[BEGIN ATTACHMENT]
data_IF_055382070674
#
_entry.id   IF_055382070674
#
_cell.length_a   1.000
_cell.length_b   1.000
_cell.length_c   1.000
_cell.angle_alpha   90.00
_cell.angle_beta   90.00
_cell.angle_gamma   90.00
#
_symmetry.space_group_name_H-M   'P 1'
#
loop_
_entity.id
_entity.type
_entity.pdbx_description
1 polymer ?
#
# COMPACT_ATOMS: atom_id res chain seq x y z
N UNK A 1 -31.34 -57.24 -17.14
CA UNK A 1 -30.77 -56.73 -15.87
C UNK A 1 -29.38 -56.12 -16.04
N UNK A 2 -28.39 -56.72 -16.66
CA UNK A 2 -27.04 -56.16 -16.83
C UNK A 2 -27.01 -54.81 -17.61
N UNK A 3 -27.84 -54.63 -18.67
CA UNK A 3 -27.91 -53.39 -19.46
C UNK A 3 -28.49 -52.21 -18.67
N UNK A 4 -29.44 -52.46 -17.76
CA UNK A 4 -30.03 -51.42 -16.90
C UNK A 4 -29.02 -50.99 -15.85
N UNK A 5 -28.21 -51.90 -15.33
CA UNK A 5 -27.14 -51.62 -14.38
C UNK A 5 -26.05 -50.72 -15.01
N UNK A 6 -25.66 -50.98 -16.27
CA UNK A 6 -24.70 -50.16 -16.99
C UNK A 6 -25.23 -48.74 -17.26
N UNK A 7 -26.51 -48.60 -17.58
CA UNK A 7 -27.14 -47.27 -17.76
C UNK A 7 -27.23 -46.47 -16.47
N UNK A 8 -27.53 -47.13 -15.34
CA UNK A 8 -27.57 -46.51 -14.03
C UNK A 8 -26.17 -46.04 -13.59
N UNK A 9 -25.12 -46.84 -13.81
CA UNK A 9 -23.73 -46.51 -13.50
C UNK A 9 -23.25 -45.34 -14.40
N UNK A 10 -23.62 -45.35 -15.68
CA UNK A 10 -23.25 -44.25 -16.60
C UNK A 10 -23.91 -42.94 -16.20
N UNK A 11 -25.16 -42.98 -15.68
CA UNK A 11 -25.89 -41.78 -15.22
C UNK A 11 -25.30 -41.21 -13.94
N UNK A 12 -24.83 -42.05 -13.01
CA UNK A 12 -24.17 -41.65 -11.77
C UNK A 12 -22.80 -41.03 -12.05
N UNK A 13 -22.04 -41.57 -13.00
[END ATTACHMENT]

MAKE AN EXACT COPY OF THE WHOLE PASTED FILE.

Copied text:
data_IF_055382070674
#
_entry.id   IF_055382070674
#
_cell.length_a   1.000
_cell.length_b   1.000
_cell.length_c   1.000
_cell.angle_alpha   90.00
_cell.angle_beta   90.00
_cell.angle_gamma   90.00
#
_symmetry.space_group_name_H-M   'P 1'
#
loop_
_entity.id
_entity.type
_entity.pdbx_description
1 polymer ?
#
# COMPACT_ATOMS: atom_id res chain seq x y z
N UNK A 1 -31.34 -57.24 -17.14
CA UNK A 1 -30.77 -56.73 -15.87
C UNK A 1 -29.38 -56.12 -16.04
N UNK A 2 -28.39 -56.72 -16.66
CA UNK A 2 -27.04 -56.16 -16.83
C UNK A 2 -27.01 -54.81 -17.61
N UNK A 3 -27.84 -54.63 -18.67
CA UNK A 3 -27.91 -53.39 -19.46
C UNK A 3 -28.49 -52.21 -18.67
N UNK A 4 -29.44 -52.46 -17.76
CA UNK A 4 -30.03 -51.42 -16.90
C UNK A 4 -29.02 -50.99 -15.85
N UNK A 5 -28.21 -51.90 -15.33
CA UNK A 5 -27.14 -51.62 -14.38
C UNK A 5 -26.05 -50.72 -15.01
N UNK A 6 -25.66 -50.98 -16.27
CA UNK A 6 -24.70 -50.16 -16.99
C UNK A 6 -25.23 -48.74 -17.26
N UNK A 7 -26.51 -48.60 -17.58
CA UNK A 7 -27.14 -47.27 -17.76
C UNK A 7 -27.23 -46.47 -16.47
N UNK A 8 -27.53 -47.13 -15.34
CA UNK A 8 -27.57 -46.51 -14.03
C UNK A 8 -26.17 -46.04 -13.59
N UNK A 9 -25.12 -46.84 -13.81
CA UNK A 9 -23.73 -46.51 -13.50
C UNK A 9 -23.25 -45.34 -14.40
N UNK A 10 -23.62 -45.35 -15.68
CA UNK A 10 -23.25 -44.25 -16.60
C UNK A 10 -23.91 -42.94 -16.20
N UNK A 11 -25.16 -42.98 -15.68
CA UNK A 11 -25.89 -41.78 -15.22
C UNK A 11 -25.30 -41.21 -13.94
N UNK A 12 -24.83 -42.05 -13.01
CA UNK A 12 -24.17 -41.65 -11.77
C UNK A 12 -22.80 -41.03 -12.05
N UNK A 13 -22.04 -41.57 -13.00